A BUILDING society that was rescued by Nationwide in 2008 has stepped up competition in the personal loans market by launching a product with the lowest rate seen since the credit crunch started.
Derbyshire Building Society has cut its personal loan rate to 5.8 per cent APR, the lowest rate the Nationwide Group has ever off- ered.
The society merged with Nationwide four years ago, when it turned to the giant mutual for shelter from financial difficulties after racking up losses in the first half of 2008.
Its new rate is available to people applying to the Derbyshire online for loans of between £7,500 and £14,999 for a term of up to five years. The 5.8 per cent deal is a representative rate, which means that more than half of successful applicants will receive the interest rate advertised.
The rate the borrower ends up being offered will depend on their personal circumstances, meaning some people are likely to end up paying a higher rate. Customers will pay one fixed rate for the term of the loan.
Consumer help website Moneyfacts said the new rate made the deal the new market leader for loans of £10,000 over five years.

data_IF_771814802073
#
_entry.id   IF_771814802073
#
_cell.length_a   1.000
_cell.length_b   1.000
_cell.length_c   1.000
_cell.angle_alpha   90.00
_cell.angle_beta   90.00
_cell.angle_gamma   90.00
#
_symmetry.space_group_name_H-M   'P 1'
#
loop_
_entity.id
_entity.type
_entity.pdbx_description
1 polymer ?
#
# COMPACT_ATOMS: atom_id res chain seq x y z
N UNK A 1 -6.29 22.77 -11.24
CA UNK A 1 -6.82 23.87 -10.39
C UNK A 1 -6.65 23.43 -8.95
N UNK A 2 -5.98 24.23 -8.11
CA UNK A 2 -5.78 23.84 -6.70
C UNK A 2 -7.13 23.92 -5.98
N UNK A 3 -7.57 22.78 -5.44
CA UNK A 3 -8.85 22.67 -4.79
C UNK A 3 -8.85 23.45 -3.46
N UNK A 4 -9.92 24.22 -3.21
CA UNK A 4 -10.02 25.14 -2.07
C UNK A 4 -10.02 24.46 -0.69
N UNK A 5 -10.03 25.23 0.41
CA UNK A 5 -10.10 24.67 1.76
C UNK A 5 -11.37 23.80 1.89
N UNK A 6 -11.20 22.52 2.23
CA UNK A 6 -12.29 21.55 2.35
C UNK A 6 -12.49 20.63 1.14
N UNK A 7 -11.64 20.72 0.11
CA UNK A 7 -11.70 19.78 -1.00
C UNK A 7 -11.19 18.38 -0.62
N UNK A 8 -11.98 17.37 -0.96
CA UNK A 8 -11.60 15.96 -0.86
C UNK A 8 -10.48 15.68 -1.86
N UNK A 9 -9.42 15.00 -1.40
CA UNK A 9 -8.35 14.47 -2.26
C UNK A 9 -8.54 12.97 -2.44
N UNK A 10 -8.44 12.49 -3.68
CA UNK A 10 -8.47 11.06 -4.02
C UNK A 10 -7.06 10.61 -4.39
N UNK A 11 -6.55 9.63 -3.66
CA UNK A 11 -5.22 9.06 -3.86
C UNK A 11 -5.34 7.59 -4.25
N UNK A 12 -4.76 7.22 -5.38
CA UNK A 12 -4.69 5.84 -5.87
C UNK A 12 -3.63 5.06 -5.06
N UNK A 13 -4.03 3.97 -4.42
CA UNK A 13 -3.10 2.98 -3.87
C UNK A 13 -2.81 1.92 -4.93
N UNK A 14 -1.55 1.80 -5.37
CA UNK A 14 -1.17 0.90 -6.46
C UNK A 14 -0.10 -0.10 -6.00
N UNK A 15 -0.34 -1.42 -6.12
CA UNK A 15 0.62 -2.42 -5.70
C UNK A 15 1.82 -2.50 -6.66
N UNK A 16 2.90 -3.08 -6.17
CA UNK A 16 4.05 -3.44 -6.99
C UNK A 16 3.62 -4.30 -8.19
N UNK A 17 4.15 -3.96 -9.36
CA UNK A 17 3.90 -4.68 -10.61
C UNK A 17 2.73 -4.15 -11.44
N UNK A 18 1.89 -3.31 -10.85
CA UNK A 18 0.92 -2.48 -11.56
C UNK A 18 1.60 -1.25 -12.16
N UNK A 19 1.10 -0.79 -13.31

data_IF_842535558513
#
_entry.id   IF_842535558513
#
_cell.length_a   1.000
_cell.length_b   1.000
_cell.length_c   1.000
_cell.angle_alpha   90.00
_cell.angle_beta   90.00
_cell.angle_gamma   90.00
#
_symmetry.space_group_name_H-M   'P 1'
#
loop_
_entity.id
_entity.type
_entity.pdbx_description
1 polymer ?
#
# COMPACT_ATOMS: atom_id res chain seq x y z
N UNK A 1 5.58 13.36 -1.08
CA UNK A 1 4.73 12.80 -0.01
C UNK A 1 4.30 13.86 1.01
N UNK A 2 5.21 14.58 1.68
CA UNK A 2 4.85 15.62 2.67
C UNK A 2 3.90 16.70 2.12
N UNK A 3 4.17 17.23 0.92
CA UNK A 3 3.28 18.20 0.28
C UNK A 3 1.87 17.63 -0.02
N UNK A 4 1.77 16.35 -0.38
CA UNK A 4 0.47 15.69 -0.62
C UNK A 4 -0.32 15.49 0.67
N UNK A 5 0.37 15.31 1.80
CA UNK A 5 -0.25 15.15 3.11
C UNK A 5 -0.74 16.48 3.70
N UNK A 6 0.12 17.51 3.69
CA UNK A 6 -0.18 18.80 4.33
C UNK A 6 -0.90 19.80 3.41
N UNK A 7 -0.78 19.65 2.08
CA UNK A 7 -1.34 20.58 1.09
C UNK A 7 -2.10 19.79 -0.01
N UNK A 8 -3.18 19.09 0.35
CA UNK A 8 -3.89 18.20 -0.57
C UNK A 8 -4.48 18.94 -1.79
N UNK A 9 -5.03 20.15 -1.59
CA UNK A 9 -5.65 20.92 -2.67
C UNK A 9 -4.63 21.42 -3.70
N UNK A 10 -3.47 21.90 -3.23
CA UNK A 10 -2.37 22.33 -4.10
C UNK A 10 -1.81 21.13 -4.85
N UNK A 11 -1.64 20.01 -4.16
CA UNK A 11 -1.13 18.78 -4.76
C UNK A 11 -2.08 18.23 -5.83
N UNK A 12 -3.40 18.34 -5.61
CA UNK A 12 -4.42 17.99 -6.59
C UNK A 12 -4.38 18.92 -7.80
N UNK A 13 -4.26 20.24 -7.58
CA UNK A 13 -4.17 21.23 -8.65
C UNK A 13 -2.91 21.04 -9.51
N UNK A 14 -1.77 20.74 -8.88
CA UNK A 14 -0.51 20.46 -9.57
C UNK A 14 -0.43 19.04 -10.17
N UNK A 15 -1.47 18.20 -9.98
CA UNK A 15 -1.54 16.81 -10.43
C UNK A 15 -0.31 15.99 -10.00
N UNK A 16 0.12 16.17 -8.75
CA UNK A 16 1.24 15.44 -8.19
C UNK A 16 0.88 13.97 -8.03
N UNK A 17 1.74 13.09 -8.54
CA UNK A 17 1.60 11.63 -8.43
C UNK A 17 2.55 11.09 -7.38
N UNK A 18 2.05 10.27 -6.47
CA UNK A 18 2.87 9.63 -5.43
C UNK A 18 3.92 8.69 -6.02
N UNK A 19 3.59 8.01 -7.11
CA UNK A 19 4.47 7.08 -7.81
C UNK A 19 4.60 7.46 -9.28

Moneyfacts spokeswoman Charlotte Nelson said: “The last time Moneyfacts saw a loan rate at 5.8 per cent or lower was February 2007.”
The deal comes at a time when lending studies have tended to show people have been acting cautiously and trying to pay down their debts rather than taking out new loans amid the uncertain economy.
Household budgets remain under intense pressure due to high living costs, high unemployment and low wage increases.
More than three years of the Bank of England base rate being held at a record low has helped lenders to offer cheaper deals to borrowers, as financial institutions use this to help decide the rates they offer to consum- ers.
However, savers have also seen rates plummet and lenders have been toughening up their borrowing criteria amid the uncertain economy.
The Bank of England and the Treasury recently launched an £80bn ‘funding for lending’ scheme in a bid to unclog the flow of credit.
A spokeswoman for the building society said that the new rate had been introduced in reaction to some competitors re-pricing their deals.
Paul Wootton, of Nationwide, said the rate “is the lowest rate ever offered by the building society”.